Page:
Olivier Hernandez is an astrophysicist and director of the Montreal Planetarium
When activity increases, the surface of the sun is expelled into space, protons and electrons wander around the universe. In principle, the Earth's magnetic field protects us from this, but at the poles, these particles can descend into the atmosphere, which creates the northern lights, explains Olivier Hernandez, astrophysicist and director of the Montreal planetarium.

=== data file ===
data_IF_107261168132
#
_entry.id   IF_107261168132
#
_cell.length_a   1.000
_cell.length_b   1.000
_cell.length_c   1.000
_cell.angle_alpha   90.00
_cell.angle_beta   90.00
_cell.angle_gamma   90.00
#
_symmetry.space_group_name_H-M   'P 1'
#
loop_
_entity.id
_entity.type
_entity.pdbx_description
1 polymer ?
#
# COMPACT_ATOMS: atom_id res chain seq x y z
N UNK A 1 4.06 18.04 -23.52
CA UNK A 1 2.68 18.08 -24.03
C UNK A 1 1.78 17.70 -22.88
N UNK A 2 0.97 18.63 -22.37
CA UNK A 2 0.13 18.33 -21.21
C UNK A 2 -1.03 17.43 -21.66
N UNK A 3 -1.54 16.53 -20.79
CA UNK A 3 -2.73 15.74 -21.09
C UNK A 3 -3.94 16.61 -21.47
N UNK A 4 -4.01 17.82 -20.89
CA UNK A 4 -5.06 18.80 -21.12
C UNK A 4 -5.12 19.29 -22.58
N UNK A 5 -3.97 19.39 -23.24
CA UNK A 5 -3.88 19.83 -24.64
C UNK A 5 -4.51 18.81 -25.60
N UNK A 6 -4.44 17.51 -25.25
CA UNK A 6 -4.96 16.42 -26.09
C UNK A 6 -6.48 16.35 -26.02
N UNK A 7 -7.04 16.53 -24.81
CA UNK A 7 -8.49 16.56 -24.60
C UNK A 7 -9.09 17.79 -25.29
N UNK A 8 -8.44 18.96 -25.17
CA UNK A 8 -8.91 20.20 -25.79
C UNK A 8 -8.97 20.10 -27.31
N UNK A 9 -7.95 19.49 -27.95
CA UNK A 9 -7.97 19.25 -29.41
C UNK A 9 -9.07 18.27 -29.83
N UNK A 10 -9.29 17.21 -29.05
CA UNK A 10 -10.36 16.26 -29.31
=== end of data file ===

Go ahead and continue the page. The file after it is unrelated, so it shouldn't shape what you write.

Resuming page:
We're in about year 9 of the cycle, which is about 11 years. For the next two years, solar flares will be more and more frequent and the intensity will be greater, explains Mr. Hernandez.
In latitudes where we are not used to see more and more.
A quote from Olivier Hernandez, astrophysicist
To know when an aurora borealis will occur, you have to look at two components. The first, the KP index which measures the magnetic field. For the aurora to be visible in southern regions, the index must be greater than 4 or 5. The other indicator is the BZ index, which must indicate south and therefore be negative.